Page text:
A crack at the Cateran Trail

I chose the Cateran Trail, which is divided between Perthshire & Angus, for my next backpacking trip, partly because it looks to be a fine route, but also because this area was my introduction to central Scotland some years ago.

The Cateran Trail is a 65 mile / 104km circular route which includes Strathardle as well as parts of Glen Shee and Glen Isla. The route is named after the bands of cattle thieves known as Caterans who previously brought terror to these glens.

Cateran Trail
Cateran Trail, Perthshire and Angus courtesy of Walkhighlands and Ordnance Survey ©

The Strathardle section I backpacked between Blairgowrie and Kirkmichael contains all the different types of terrain which this area is known for; various types of woodland, untamed heather moorland, rolling farmland pastures, and many burns feeding into the Ericht and Ardle rivers. You can read the trip report at Pitcarmick under the camping section.

Unfortunately for me, a recent event on the trail had left it a bit muddy. If I had worn my boots and taken my gaiters, it would have improved things, but hindsight is a wonderful thing. Anyway here are a few photos of the varied section between Blairgowrie and Kirkmichael, which included a camp at Pitcarmick, to give you an idea of the route.

River Ericht
River Ericht near Blairgowrie
Lornty Burn
Farmland near Lornty Burn
Pitcarmick Burn
Pitcarmick Burn

These pictures give some indication of how lovely the trail is, but avoid the mud underfoot. At this point it began to rain heavily, so I pitched the tent quite early to dry out. Apologies if I should not have camped in this site but it was an unplanned decision brought about by the weather.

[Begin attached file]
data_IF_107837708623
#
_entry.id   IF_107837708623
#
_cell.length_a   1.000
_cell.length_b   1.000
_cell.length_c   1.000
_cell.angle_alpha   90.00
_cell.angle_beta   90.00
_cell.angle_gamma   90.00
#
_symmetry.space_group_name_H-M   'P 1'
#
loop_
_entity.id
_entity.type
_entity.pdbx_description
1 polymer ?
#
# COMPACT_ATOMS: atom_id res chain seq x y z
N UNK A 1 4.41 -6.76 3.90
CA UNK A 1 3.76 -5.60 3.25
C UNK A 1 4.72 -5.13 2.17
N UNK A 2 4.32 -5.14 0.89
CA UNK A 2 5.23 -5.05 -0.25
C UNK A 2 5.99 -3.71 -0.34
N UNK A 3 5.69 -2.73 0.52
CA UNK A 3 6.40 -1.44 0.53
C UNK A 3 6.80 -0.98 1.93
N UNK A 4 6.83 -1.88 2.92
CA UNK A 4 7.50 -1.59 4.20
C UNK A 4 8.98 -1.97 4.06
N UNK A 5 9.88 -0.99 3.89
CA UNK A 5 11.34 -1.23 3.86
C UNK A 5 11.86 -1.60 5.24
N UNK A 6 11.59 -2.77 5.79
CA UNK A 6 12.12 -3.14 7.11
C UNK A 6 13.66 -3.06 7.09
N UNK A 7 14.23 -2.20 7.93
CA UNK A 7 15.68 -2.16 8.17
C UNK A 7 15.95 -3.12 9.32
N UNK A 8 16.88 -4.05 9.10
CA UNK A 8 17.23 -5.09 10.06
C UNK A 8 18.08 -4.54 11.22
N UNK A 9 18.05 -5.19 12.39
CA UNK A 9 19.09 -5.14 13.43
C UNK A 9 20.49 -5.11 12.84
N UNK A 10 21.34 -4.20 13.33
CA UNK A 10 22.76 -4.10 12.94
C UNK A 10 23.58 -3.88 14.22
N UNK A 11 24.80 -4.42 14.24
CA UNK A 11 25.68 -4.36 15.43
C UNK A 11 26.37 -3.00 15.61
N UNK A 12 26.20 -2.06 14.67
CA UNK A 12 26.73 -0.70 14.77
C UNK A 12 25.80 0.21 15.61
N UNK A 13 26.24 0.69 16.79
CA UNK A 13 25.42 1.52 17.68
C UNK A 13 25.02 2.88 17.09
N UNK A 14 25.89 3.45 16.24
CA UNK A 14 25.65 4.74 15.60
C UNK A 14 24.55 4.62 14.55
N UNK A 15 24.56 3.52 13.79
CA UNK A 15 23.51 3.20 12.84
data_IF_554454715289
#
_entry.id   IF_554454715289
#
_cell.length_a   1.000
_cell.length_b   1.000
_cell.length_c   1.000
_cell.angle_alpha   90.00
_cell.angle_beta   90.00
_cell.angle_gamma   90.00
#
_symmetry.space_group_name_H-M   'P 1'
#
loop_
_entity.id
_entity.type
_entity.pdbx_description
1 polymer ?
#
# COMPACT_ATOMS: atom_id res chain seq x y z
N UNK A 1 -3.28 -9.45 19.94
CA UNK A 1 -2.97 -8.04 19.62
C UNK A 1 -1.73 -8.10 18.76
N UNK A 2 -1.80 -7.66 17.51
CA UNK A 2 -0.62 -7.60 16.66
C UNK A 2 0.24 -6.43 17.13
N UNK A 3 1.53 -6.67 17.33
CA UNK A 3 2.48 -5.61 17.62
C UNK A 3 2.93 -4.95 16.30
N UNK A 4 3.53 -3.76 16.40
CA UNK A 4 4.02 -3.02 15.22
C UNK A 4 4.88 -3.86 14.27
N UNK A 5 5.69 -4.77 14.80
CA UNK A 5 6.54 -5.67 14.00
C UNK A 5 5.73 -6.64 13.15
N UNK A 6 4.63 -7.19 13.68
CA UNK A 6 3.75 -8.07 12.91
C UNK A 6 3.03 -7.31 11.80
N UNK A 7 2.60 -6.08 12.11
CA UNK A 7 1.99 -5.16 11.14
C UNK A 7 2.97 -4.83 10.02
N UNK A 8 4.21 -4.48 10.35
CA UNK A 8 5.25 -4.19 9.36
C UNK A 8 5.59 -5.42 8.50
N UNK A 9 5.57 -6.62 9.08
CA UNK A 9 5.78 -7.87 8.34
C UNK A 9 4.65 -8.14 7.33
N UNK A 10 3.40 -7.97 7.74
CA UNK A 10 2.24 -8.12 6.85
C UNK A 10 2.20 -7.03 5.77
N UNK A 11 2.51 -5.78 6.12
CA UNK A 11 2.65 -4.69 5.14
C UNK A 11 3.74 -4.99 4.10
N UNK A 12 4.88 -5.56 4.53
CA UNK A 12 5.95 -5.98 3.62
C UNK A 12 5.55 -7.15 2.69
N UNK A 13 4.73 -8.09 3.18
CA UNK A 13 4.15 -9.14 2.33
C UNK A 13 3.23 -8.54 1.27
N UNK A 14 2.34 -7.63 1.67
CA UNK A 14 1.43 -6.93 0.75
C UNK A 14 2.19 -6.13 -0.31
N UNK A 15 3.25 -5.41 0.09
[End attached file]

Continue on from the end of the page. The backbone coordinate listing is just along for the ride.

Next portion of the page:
Drying out
Drying out in the Duomid

I continued my hike the following morning down the lovely, verdant country lanes into Kirkmichael for a much needed hot breakfast. There I decided to return to this trail when it has had the chance to recover, and I can focus more on the lovely countryside and less on where I am putting my feet.

Caves, carvings and crags

As well as the geographical posts which focus on a particular area or valley, I have been gradually creating themed walk collections from my Northumberland routes which I can add to as and when. Sometimes it is interesting to focus on one aspect or feature of an area, which can then be done as a group. So far there are walk collections in the Northumberland section featuring the coast, castles, waterfalls and short walks.

I’ve always had a soft spot for a sacred place or a cave, so my latest collection Sacred Sites features some of my personal favourite geological, historical and archaeological places in Northumberland with links to GPS files.

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Clockwise: Roughting Linn Rock Art, St Cuthbert’s Cave, McCartney’s Cave, Simonside Hills

I am gradually adding more maps, data sheets and GPX links to all my posts. I hope you will enjoy these moderate walks which are all lovely in different ways.

Short and sweet

I have listed a selection of six of my favourite easy short walks (under 5 miles long) in Northumberland, hand picked because they contain some lovely places. Take your pick from castles, waterfalls, grey seals, St Cuthbert’s Chapel, puffins, scheduled ancient monuments, salmon fishermen and pristine beaches on walks which are suitable for all the family. They all have easy parking and facilities such as pubs, cafes and shops nearby, details of which are included on the page. Take a look at Six Shorts in the Northumberland section.

6 short walks in Northumberland
6 short walks in Northumberland

Beside the seaside